As the Shiv Sena’s following increased, becoming a political party was the natural consequence for them. By the mid-1980s, they had won the municipal corporation and tapped enormous sources of funding. A decade later, on the back of post-Babri Masjid demolition riots in which the Sena participated openly, they came to power in the state. It was a government that overpromised and underdelivered, like four million free houses for slumdwellers, schemes that ended up becoming money-making enterprises. Mellowed down by power, having established that they could be as corrupt as the parties that preceded them, the party’s disconnect with reality was evident when they announced elections six months ahead of their term’s end and were voted out. It would take 15 years for a return to power but by then they had been relegated to junior partners by a BJP riding the Narendra Modi wave.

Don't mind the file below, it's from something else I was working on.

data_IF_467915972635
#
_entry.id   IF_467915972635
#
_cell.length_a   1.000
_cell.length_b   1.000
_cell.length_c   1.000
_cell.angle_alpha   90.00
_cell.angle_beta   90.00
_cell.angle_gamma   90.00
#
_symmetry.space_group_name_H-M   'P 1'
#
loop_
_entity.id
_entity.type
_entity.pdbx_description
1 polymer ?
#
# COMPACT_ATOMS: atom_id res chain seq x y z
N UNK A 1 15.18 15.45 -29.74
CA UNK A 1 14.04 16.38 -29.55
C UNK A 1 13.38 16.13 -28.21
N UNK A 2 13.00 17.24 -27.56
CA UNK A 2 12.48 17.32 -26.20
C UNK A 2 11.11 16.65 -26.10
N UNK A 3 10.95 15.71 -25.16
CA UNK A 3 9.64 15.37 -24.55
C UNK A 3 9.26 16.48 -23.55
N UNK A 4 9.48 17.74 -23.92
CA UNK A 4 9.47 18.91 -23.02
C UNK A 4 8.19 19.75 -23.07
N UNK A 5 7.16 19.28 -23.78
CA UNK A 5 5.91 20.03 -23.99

It was Bal Thackeray’s age that caught up with the Sena, built entirely on his charisma. As he became more withdrawn because of his health, his anointment of Uddhav was resisted by Raj
Ultimately, it was Bal Thackeray’s age that caught up with the Sena. The party was built entirely on his charisma and as he became more withdrawn because of health reasons, his anointment of Uddhav was resisted by people like Rane and Raj Thackeray who broke away taking men and resources. Also, the rank and file were now clueless as to what they stood for. Purandare writes in his book, ‘Uddhav’s leadership was beginning to court controversy too. In 2002-03, he floated a campaign called ‘Mee Mumbaikar’ (I am a Mumbaikar) in an attempt to bring North Indians, by then a sizeable vote bank in Mumbai, into the Sena fold. This alienated the Sena’s traditional mass base and was called ill-defined even by those who were clear that a pluralistic outlook was the only way to do politics in India.’